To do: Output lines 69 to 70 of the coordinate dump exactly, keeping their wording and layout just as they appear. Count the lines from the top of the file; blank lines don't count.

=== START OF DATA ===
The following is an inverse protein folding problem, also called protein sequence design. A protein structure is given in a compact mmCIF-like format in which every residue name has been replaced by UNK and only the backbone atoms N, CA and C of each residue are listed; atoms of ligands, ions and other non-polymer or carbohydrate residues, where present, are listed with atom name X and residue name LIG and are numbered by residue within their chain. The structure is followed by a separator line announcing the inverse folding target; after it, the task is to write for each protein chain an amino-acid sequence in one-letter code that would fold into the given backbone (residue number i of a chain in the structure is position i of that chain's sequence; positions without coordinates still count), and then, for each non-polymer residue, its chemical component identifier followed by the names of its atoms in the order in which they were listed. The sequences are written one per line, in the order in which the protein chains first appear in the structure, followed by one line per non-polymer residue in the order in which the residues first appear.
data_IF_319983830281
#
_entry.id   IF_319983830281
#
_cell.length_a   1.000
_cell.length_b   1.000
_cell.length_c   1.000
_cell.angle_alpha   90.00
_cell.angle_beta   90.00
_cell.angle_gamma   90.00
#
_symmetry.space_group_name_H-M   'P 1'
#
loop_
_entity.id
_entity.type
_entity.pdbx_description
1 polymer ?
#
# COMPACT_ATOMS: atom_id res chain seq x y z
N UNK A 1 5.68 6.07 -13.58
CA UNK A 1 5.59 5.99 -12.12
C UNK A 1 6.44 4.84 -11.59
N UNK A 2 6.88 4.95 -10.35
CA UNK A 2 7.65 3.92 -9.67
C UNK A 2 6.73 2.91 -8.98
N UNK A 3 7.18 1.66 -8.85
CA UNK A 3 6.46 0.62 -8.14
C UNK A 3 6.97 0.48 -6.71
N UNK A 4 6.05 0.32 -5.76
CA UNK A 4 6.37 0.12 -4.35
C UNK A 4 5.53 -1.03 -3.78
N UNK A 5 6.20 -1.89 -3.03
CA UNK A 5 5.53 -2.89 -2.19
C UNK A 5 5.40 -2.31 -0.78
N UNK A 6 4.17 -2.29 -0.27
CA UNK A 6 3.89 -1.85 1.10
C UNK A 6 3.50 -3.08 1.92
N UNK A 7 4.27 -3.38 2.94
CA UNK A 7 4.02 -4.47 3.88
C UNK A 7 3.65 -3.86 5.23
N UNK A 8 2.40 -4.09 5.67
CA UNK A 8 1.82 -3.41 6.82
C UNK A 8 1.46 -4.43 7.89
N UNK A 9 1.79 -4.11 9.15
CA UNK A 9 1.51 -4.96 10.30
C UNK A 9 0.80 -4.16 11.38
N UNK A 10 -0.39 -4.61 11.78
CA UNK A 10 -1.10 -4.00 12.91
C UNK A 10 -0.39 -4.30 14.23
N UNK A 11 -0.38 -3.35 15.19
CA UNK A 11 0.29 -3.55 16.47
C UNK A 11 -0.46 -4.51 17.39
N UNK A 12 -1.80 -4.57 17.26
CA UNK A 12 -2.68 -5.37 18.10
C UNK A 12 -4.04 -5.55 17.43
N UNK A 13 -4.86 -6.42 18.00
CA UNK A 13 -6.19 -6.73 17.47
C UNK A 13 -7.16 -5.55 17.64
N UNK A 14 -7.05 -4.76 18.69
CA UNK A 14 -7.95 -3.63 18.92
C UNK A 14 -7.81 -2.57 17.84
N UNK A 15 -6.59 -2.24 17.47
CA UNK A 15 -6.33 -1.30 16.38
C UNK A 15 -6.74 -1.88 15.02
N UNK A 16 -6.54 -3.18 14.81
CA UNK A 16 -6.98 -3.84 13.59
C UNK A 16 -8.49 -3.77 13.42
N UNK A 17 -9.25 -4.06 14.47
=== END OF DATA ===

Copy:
C UNK A 16 -8.49 -3.77 13.42
N UNK A 17 -9.25 -4.06 14.47